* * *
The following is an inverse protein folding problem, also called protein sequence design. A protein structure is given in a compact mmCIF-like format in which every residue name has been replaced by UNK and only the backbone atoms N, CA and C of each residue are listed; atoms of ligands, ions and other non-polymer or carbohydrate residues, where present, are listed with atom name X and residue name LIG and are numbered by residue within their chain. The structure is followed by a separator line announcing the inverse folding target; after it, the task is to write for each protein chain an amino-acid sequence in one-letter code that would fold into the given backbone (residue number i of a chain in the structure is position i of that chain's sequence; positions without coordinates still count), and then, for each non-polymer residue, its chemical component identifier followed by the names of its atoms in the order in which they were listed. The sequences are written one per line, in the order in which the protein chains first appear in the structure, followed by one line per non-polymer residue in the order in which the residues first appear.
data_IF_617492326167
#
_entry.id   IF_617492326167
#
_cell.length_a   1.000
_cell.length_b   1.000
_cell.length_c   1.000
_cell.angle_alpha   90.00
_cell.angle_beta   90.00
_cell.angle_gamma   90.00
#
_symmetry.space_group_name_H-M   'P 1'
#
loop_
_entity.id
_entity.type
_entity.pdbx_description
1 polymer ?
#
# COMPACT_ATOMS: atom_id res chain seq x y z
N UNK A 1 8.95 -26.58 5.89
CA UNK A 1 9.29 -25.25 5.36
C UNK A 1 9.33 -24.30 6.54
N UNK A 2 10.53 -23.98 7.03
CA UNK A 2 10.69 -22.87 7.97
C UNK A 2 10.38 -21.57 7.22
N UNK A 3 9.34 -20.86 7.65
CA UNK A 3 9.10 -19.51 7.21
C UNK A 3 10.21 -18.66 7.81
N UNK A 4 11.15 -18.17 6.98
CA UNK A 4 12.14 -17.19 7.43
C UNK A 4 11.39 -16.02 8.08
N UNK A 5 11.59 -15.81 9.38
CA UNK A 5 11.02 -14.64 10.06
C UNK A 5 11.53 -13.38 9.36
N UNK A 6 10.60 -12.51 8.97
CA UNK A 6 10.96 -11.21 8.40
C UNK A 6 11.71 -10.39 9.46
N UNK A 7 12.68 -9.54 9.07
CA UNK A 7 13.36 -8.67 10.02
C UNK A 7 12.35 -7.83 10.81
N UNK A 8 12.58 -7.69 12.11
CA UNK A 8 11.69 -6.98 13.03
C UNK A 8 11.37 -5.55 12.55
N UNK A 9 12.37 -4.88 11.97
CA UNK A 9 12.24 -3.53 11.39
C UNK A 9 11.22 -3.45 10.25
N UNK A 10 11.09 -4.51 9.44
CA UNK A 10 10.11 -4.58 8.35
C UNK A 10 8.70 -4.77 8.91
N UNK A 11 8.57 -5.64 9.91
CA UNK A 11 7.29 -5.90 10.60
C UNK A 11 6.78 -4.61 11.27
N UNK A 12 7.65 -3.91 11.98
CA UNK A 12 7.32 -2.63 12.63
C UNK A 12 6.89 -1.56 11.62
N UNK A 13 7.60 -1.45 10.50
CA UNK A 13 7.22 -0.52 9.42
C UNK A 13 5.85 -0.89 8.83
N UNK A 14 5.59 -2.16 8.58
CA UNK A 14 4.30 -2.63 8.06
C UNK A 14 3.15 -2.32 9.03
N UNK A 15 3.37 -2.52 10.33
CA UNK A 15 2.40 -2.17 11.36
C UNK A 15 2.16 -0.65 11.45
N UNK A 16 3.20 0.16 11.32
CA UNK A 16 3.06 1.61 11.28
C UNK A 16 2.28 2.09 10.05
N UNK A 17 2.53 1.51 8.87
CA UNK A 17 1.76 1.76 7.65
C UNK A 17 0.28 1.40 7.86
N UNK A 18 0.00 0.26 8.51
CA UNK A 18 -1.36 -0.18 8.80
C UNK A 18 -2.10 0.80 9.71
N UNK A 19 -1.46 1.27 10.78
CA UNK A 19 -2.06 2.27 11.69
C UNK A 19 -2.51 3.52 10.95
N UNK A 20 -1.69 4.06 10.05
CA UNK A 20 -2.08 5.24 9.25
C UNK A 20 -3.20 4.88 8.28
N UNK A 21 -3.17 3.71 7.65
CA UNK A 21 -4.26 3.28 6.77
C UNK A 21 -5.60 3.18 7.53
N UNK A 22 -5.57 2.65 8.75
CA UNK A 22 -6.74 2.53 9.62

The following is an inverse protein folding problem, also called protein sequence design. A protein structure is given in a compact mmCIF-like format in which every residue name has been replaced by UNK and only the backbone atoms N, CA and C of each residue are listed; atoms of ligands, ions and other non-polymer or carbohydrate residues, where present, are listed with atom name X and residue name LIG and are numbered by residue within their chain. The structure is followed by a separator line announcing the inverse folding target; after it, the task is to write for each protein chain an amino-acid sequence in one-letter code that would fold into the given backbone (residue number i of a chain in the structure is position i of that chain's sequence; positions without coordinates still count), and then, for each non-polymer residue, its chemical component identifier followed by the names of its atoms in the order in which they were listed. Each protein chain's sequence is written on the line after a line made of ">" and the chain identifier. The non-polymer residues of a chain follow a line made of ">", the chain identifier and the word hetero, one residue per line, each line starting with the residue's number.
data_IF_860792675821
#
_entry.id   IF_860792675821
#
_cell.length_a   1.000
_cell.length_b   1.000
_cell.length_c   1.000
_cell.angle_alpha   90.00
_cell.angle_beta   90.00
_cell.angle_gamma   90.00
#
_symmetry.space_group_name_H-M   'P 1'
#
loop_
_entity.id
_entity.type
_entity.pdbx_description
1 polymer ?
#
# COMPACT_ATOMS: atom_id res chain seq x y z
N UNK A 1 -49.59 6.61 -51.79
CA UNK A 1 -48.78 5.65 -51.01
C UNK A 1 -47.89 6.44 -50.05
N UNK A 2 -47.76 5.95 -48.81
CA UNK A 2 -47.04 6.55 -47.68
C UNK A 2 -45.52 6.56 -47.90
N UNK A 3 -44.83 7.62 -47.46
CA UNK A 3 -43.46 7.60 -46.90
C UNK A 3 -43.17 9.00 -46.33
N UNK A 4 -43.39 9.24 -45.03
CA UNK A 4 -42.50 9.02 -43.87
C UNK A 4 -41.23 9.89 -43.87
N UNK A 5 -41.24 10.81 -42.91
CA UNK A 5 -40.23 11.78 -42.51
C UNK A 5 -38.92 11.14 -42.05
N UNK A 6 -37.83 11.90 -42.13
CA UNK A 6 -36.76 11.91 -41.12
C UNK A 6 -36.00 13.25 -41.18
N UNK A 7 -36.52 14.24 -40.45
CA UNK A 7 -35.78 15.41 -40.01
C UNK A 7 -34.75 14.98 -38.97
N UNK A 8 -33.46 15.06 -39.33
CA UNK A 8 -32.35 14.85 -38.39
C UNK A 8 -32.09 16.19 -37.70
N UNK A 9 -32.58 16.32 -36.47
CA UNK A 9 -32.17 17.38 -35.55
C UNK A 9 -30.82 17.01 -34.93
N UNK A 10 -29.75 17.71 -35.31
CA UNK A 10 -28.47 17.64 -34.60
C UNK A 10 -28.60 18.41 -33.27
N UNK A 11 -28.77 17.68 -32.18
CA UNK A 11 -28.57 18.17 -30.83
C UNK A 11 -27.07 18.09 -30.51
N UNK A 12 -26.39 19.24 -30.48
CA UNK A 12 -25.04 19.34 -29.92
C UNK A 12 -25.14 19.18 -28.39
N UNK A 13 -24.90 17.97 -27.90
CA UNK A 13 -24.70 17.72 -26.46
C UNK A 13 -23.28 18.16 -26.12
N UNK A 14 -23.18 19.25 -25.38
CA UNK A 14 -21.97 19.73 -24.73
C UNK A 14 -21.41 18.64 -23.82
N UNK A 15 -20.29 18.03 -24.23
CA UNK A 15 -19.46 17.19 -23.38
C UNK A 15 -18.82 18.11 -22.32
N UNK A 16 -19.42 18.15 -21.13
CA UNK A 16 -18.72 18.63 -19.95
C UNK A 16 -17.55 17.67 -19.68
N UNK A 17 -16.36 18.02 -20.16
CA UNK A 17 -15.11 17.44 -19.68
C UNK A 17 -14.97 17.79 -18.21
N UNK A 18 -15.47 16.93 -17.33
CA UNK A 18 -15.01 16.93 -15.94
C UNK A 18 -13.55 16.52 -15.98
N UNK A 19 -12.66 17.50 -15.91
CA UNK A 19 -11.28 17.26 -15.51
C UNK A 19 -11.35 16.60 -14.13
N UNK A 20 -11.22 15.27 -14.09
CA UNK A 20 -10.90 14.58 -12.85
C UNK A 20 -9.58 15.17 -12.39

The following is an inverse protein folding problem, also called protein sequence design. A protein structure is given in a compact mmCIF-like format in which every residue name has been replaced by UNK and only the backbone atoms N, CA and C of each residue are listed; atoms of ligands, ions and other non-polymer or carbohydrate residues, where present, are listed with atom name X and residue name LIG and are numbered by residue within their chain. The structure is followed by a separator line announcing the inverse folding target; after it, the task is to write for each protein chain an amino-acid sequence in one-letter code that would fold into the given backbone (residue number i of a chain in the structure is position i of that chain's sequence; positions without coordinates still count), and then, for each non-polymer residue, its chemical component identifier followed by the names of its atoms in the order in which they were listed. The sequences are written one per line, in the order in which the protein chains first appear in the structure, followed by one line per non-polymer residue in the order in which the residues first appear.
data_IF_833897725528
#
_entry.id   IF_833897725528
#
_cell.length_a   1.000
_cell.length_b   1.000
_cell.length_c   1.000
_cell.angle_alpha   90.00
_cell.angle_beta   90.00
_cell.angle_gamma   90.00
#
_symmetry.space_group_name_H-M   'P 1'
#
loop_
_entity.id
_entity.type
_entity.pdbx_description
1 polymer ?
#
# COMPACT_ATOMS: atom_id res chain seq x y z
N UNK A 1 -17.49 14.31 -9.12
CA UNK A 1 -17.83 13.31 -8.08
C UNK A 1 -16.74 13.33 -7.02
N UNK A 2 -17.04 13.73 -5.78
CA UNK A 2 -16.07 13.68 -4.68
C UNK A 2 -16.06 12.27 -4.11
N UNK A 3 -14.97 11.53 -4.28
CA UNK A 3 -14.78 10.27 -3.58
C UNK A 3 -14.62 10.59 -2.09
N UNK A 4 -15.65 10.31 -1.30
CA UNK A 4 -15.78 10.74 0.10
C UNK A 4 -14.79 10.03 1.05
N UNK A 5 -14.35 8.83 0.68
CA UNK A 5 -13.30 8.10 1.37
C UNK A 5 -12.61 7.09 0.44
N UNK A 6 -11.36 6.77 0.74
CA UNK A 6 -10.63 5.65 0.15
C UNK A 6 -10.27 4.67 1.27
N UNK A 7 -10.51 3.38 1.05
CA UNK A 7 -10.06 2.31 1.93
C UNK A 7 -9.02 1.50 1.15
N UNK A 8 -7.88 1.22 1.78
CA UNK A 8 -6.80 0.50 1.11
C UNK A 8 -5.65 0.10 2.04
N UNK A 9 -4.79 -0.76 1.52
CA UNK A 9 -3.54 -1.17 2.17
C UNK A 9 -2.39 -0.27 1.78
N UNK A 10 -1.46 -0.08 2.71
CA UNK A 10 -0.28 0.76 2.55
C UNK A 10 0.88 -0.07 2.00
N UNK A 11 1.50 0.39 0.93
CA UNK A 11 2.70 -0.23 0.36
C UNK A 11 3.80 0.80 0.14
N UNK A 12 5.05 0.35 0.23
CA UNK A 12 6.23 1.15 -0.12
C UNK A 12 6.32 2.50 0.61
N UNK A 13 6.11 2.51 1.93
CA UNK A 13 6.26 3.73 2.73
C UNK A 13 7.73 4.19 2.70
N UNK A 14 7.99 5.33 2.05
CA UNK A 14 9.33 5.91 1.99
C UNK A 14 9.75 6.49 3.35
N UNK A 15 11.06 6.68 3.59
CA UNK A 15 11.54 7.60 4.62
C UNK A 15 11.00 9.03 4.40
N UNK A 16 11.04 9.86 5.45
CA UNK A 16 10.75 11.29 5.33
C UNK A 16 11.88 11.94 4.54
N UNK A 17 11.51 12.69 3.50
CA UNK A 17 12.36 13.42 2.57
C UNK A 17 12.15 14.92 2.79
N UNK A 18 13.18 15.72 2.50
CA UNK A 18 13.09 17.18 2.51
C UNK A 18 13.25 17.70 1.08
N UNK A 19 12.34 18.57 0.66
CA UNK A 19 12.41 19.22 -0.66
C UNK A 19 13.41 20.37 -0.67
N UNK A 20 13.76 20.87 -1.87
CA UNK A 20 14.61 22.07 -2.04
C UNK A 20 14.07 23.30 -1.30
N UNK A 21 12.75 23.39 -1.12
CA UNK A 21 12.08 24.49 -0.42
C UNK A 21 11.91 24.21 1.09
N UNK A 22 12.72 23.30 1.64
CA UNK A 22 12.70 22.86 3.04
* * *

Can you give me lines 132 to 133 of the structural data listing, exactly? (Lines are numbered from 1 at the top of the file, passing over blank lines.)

N UNK A 9 -32.58 16.32 -36.47
CA UNK A 9 -32.17 17.38 -35.55